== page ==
Seeing the future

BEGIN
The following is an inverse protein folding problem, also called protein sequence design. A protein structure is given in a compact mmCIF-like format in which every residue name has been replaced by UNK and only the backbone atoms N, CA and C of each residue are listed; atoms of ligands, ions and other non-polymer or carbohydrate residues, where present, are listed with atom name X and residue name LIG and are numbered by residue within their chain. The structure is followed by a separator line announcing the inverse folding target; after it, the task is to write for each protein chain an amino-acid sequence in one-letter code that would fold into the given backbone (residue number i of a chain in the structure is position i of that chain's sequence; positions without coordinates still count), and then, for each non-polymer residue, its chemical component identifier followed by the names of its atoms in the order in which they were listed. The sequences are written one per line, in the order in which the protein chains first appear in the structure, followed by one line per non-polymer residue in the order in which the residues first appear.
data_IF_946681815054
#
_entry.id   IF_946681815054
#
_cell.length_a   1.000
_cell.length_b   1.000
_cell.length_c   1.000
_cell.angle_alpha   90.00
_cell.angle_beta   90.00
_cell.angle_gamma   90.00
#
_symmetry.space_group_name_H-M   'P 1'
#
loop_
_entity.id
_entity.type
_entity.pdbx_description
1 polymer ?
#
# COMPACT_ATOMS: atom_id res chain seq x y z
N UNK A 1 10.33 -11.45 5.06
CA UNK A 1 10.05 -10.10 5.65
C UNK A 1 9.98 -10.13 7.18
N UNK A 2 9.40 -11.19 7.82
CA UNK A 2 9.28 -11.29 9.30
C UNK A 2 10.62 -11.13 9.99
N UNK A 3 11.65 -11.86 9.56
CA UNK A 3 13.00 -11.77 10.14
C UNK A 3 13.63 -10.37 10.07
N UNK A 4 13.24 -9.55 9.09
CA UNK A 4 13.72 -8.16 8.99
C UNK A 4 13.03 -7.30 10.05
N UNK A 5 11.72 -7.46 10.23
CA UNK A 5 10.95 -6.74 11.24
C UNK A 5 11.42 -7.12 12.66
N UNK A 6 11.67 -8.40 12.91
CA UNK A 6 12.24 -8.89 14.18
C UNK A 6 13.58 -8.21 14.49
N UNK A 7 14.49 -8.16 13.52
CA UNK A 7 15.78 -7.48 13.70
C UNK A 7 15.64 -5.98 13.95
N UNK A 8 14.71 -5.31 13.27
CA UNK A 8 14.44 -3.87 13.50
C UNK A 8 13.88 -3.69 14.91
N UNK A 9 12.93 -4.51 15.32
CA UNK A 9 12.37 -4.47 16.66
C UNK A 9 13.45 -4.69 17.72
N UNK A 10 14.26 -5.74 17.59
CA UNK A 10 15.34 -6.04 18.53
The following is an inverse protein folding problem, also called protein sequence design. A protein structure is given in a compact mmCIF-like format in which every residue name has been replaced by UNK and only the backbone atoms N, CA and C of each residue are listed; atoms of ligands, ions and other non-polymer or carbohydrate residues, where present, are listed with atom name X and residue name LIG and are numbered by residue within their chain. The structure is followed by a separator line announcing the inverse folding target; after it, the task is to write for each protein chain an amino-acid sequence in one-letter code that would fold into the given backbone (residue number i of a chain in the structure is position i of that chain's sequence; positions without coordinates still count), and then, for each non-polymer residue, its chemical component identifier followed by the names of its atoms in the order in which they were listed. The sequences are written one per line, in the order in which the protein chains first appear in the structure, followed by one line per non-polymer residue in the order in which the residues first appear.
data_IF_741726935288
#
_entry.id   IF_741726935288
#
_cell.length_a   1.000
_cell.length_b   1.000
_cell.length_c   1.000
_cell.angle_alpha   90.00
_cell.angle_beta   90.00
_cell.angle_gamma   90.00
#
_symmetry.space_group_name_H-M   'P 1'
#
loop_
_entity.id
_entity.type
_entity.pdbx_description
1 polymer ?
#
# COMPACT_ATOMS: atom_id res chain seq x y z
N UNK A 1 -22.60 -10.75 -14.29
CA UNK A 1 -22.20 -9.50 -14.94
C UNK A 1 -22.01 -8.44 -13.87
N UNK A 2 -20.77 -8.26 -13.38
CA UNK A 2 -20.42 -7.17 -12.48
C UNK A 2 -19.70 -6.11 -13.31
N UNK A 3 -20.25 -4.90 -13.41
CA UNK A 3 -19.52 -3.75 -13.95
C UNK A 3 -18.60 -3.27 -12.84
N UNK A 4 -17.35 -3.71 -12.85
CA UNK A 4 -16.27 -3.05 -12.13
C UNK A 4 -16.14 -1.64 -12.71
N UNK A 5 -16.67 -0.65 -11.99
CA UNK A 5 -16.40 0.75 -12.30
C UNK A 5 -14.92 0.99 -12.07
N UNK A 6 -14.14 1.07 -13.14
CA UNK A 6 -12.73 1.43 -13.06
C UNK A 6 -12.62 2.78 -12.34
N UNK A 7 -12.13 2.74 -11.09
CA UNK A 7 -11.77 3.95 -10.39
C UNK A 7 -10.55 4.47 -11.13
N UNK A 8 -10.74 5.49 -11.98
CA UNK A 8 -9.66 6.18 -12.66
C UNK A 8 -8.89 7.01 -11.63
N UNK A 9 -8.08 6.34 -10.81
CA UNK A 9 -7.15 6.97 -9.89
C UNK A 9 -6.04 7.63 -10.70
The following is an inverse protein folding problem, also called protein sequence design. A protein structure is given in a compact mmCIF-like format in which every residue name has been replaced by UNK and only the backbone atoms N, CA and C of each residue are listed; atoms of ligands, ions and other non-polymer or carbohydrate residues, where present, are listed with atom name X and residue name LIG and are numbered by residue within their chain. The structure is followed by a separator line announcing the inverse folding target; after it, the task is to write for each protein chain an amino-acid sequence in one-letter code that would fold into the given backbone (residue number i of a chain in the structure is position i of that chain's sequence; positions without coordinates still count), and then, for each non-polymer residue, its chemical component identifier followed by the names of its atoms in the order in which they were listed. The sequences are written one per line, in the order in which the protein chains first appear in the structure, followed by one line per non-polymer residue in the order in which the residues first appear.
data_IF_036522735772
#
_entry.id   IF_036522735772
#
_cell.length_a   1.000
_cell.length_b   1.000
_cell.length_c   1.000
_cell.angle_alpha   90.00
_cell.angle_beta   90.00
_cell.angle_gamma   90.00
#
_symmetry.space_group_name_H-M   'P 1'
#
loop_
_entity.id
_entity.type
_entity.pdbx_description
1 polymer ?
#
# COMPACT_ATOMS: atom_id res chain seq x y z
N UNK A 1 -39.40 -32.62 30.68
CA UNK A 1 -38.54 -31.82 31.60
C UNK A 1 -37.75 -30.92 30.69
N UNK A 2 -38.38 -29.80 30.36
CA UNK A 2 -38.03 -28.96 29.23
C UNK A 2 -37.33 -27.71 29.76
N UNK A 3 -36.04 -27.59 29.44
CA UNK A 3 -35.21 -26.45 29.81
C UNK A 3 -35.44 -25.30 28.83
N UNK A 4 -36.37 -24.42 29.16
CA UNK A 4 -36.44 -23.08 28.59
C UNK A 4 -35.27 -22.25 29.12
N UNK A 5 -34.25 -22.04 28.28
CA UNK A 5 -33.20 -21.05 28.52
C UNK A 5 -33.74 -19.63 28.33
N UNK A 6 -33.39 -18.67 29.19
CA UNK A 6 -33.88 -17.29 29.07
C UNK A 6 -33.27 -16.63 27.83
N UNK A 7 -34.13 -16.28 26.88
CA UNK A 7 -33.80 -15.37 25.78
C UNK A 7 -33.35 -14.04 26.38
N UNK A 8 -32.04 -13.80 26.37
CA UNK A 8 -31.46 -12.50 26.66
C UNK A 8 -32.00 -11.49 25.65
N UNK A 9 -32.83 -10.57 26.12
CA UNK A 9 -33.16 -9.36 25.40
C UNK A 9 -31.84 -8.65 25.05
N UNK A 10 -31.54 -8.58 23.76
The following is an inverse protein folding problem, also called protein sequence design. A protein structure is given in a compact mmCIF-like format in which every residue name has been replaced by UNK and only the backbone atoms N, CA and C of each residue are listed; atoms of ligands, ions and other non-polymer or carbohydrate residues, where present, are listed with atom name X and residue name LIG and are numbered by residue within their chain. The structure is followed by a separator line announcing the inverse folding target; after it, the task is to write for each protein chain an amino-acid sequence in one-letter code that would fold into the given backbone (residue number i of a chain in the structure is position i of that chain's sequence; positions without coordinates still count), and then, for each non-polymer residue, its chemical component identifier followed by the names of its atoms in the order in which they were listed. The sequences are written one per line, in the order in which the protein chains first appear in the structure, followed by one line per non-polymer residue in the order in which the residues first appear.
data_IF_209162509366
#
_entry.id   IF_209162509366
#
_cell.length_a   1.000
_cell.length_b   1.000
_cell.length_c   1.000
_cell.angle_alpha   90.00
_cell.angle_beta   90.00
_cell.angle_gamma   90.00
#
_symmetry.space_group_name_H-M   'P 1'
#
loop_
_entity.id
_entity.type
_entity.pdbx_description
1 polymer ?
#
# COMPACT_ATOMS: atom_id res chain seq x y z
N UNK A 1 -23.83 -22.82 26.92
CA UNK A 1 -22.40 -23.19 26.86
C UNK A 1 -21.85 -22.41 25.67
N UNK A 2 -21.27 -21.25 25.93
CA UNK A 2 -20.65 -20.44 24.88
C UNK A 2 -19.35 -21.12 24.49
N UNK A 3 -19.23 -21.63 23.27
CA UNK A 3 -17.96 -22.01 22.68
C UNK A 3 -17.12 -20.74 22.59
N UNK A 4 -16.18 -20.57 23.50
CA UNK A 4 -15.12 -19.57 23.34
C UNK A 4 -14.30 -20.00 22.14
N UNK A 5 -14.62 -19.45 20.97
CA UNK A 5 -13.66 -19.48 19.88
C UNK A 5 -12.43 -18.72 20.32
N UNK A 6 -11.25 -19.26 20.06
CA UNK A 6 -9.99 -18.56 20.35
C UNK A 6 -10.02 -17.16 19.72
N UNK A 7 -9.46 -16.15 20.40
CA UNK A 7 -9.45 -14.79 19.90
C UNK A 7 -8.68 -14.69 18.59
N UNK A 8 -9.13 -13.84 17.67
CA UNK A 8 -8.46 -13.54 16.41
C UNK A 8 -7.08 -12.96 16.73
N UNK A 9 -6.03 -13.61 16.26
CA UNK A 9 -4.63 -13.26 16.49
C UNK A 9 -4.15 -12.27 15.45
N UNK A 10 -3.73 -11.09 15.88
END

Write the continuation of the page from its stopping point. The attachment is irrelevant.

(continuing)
Seeing the price of Bitcoin tonight, I’m lamenting how I could be eliminating swaths of debt had I followed my own advice and invested in mining more ‘coin many years ago. I knew then that Bitcoin would either explode in value or fail completely in a year or two. I’ve always had a knack for seeing the future when it comes to technology. I don’t think it’s any sort of “market savvy” or other such financial thing, just a sensitivity to quality which happens to often correlate with commercial succes (over a long enough timeline). I saw the same potential in Tesla Motors (the only thing I recommend people invest in other than Bitcoin), and I saw it in NeXT & Objective C (realized when the iPhone came to market). I saw it in REST-enabled IoT hardware (creating my own implementation in RESTduino years before it became a standard) and the list goes on. Now I see the same potential in my Raiden project. I haven’t shared a lot of the details about my long-term vision for the project, and so far it has been focused on establishing a baseline to measure performance of future work against. But I’ve learned so much already and combined with my knowledge of industry trends and decades of high-performance computing experience, I’m uniquely suited to divine a high-quality solution to many current and near-future challenges facing high-performance computing applications. While I feel like I could get more out of the Mark I system, I also feel like I’ve learned enough to move on to Mark II. Any additional time spent on Mark I, while perhaps enjoyable, is probably throw-away optimization work that will teach me little about improving the performance of future generations. Also I’m anxious to get started on some of the new problems to tackle in building Mark II and beyond. I’m not sure how to execute the remaining phases of the project in a way that will allow me to realize the potential it has in a timely fashion or in a way that will ensure it reaches the target audience. On one hand this makes me feel like I should be spending more time on publicizing the project and securing resources so I can dedicate more time to the work. On the other hand I’ve seen so many projects die because their creators got so tied-up chasing those things that they lost sight of the actual work and never got around to building anything. Since funding Mark II is probably something I can do alone, and I can probably fit working on it into my “spare time”, I plan to keep marching toward that goal alone. With any luck I’ll find some interested collaborators along the way who can help me find a way to dedicate more time and resources into the effort when it’s time to begin work on Mark III.